Spooks star's new mission in Suffolk

You may know Miranda Raison as an all-action MI5 officer in the hit series Spooks, but there is much more to the Suffolk actress. She tells Eileen Wise about her love of Aldeburgh, her new actor boyfriend and the challenges of golf

You may know Miranda Raison as an all-action MI5 officer in the hit series Spooks, but there is much more to the Suffolk actress. She tells Eileen Wise about her love of Aldeburgh, her new actor boyfriend and the challenges of golf

On the rare occasions we’re granted a glimpse into the home life of one of the MI5 officers in the brilliant BBC drama series Spooks, it invariably appears messy - in every sense of the word.

After an adrenalin-filled day foiling the latest plot to imperil the nation, the spies seem unable to relax. The home serves as a mere stopping-off point before the next terrorist threat is tackled. It’s usually an untidy place, bereft of comfort, where, in their hazy downtime, the booze flows and the young, glamorous agents recklessly plunge into unwise relationships (often with each other).

Unless she’s a master of disguise (which all good spies are, of course), Miranda Raison’s domestic existence bears no resemblance to that of her fictional character, secret agent Jo Portman. The 31-year-old actress looks happy, relaxed and very comfortable in her recently renovated little pink cottage in Aldeburgh’s quaint High Street.

The living room is bright and airy, with two squashy sofas and paintings by her artist father hanging on the walls. Before sitting down to chat we move into the newly decorated kitchen, featuring Thai cookbooks on the shelves, where she makes me a welcome cup of tea.

Miranda is an East Anglian girl born and bred. "I grew up in Burnham Thorpe and went to primary school in Burnham Market. My mother was brought up in Holt and my Dad grew up in Aldeburgh and for some years had a shop, Noah’s Ark, on the High Street."

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It was Miranda’s mother Caroline, a presenter for Anglia Television, who inadvertently put the idea of acting into her head. "I was pretty young when I thought about it. When my mum was a newsreader I loved all the attention she got from it – I enjoyed going into the studio and watching her being made up, people buzzing round her with brushes! School friends would say, ‘We saw your Mum on telly today!"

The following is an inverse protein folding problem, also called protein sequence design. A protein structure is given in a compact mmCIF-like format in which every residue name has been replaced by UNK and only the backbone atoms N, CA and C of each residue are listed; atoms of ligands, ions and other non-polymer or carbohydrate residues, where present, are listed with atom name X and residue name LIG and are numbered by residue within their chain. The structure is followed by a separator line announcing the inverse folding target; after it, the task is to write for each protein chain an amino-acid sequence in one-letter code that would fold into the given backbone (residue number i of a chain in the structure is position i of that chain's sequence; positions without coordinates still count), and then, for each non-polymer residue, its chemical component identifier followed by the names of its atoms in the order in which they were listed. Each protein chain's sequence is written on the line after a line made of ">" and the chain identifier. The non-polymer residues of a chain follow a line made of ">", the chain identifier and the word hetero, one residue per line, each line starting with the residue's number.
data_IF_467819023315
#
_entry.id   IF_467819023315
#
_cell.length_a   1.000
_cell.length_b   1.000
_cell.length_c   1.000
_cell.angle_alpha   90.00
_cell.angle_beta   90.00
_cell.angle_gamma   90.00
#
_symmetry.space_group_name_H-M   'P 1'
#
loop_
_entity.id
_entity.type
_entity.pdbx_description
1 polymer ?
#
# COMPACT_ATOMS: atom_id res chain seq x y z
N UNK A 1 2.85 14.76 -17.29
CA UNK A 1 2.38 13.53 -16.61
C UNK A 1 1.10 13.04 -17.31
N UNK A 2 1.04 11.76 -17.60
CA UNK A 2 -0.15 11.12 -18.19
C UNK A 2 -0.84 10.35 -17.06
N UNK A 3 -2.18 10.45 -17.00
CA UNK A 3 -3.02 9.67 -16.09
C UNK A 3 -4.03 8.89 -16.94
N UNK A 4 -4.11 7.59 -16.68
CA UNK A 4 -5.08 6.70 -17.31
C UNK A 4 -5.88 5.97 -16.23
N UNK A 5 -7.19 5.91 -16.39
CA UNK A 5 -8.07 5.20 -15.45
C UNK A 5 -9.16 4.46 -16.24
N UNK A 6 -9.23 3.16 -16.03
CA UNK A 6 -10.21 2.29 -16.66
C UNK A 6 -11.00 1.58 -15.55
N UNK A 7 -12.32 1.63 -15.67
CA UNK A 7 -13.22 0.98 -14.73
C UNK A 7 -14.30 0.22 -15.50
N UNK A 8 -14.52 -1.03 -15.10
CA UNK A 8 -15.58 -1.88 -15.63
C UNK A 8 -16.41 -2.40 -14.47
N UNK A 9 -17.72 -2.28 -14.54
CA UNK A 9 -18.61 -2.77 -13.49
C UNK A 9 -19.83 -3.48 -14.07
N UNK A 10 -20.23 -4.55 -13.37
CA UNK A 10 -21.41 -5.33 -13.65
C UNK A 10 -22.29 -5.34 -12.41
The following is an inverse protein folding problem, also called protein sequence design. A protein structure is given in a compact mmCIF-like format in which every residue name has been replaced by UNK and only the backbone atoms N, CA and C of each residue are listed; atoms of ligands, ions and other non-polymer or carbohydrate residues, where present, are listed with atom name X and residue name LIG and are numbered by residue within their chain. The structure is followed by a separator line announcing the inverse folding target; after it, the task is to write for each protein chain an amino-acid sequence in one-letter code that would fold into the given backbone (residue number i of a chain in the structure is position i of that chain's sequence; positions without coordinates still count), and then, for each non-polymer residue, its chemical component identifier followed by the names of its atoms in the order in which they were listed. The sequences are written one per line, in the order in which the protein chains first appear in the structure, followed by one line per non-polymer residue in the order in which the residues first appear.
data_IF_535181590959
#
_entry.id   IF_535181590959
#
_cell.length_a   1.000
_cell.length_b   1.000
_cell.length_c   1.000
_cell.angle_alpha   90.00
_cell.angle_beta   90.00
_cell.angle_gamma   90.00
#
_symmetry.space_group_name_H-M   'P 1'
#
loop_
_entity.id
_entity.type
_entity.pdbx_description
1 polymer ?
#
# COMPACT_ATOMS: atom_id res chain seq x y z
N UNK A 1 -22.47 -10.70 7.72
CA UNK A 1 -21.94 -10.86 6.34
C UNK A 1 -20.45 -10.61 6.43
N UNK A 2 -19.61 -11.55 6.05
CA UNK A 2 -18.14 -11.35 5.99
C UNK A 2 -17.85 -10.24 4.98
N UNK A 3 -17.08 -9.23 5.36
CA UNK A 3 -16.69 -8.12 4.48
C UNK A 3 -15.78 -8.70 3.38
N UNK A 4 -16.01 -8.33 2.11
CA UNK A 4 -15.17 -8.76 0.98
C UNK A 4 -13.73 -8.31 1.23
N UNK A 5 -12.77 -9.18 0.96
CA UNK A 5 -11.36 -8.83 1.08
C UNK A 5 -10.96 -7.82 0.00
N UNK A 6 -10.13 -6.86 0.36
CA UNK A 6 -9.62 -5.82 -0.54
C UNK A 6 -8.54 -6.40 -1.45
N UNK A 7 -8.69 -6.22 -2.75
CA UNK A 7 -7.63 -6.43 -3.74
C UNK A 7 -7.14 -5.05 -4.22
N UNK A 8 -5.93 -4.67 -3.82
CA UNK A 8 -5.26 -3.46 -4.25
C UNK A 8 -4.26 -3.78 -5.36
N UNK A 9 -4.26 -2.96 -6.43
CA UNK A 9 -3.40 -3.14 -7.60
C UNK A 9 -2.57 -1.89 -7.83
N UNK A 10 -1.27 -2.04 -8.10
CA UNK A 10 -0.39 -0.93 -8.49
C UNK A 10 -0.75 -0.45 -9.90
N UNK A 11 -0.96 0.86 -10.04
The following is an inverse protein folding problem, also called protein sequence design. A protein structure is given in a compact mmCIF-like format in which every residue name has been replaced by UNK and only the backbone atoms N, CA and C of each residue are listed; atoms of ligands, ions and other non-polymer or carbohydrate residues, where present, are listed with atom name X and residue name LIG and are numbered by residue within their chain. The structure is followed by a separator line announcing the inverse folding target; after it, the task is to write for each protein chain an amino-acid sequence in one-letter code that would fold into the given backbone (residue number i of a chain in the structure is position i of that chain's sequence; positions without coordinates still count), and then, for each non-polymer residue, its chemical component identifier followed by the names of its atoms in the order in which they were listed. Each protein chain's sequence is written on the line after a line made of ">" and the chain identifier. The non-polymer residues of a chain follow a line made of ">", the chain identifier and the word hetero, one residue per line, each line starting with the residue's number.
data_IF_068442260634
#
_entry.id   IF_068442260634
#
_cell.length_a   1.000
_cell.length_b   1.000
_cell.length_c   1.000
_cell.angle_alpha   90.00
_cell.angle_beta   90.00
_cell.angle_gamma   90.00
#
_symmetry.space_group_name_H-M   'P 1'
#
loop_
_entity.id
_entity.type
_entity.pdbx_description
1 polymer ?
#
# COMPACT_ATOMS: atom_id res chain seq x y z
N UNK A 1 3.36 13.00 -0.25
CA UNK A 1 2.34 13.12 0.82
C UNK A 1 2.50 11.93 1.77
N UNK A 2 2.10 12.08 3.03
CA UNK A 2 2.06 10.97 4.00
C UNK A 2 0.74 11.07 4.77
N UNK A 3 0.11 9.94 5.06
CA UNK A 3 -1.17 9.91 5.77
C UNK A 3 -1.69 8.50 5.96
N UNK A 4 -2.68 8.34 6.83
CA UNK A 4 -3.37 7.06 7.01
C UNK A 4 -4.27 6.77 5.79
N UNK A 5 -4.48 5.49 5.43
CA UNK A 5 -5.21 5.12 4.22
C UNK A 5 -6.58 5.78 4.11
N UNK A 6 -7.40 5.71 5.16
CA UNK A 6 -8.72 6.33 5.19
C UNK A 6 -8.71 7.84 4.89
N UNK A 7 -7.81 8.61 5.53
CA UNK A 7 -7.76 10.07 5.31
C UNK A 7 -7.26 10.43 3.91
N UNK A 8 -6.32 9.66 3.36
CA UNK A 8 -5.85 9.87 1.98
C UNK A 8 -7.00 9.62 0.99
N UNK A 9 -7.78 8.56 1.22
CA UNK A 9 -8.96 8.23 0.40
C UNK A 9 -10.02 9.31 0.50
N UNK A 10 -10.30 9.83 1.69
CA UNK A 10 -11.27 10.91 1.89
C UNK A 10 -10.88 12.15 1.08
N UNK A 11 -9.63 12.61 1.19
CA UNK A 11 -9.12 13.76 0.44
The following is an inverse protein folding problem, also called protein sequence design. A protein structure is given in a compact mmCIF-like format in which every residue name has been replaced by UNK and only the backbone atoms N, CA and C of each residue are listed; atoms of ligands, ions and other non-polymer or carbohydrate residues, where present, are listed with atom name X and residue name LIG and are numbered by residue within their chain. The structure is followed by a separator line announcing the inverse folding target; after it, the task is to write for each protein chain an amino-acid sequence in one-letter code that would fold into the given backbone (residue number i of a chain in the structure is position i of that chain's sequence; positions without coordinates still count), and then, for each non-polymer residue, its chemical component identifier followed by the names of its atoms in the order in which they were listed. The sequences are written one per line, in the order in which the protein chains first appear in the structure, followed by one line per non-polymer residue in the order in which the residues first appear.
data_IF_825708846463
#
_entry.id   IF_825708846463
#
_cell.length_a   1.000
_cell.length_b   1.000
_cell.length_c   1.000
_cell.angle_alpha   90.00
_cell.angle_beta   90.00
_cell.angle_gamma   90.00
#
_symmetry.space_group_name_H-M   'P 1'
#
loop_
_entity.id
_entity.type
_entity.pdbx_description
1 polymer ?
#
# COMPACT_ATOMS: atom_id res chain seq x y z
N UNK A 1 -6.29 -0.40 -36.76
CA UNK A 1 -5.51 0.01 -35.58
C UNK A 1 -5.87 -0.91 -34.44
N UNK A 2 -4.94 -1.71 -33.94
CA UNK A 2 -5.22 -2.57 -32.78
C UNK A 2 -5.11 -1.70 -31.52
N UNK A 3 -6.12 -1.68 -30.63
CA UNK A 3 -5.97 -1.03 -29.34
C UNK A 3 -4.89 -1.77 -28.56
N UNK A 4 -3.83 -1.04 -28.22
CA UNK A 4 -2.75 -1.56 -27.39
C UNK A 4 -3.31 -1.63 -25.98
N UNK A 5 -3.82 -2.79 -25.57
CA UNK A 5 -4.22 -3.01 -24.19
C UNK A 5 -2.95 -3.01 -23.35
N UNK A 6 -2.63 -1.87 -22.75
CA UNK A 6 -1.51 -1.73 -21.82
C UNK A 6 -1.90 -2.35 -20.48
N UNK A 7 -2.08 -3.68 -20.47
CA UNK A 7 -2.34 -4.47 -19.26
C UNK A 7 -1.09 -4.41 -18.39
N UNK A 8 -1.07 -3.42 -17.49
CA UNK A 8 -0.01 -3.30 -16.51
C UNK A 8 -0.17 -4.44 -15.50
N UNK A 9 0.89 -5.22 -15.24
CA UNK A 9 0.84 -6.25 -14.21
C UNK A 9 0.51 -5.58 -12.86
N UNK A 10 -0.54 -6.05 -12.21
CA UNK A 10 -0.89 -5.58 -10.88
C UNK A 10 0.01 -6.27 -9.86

Her father Nick is both a jazz pianist and an artist, so it’s easy to see where her creative talents spring from. Her parents divorced when she was six, and she and her brother Ed remained with their mother. Her father remarried, having three more children, Rosie, Sam and May.

But Miranda stresses that everyone remains close and that it’s a big, happy, friendly family. "I spent a lot of time with both parents and I boarded from the age of nine, so it was really in the holidays when I saw them and I divided my time with them – half and half really".

She was a bit of a handful at school and attended five boarding schools, including prep and senior schools at Greshams and a spell at the now closed Felixstowe College. "I was never expelled. But there were moments when teachers said, you know, she’d be better off elsewhere! I think I thought I was naughtier than I actually was, but the teachers had actually seen it all before."

Did she enjoy boarding school? "Yes most of the time, but I was bullied at one school. I didn’t work that hard and was disruptive in class, but by the time I got into the sixth form I loved it". Her school days finished at the prestigious Stowe School in Buckinghamshire. "So many of my close friends are from my schooldays."

Why did she decide to buy in Aldeburgh? "I think Burnham Thorpe is one of the prettiest villages up here, and I have cousins who live there and when I go back it really takes my breath away. But I have a lot more history here (Aldeburgh), and also Burnham Thorpe is quite isolated and two more hours drive from London.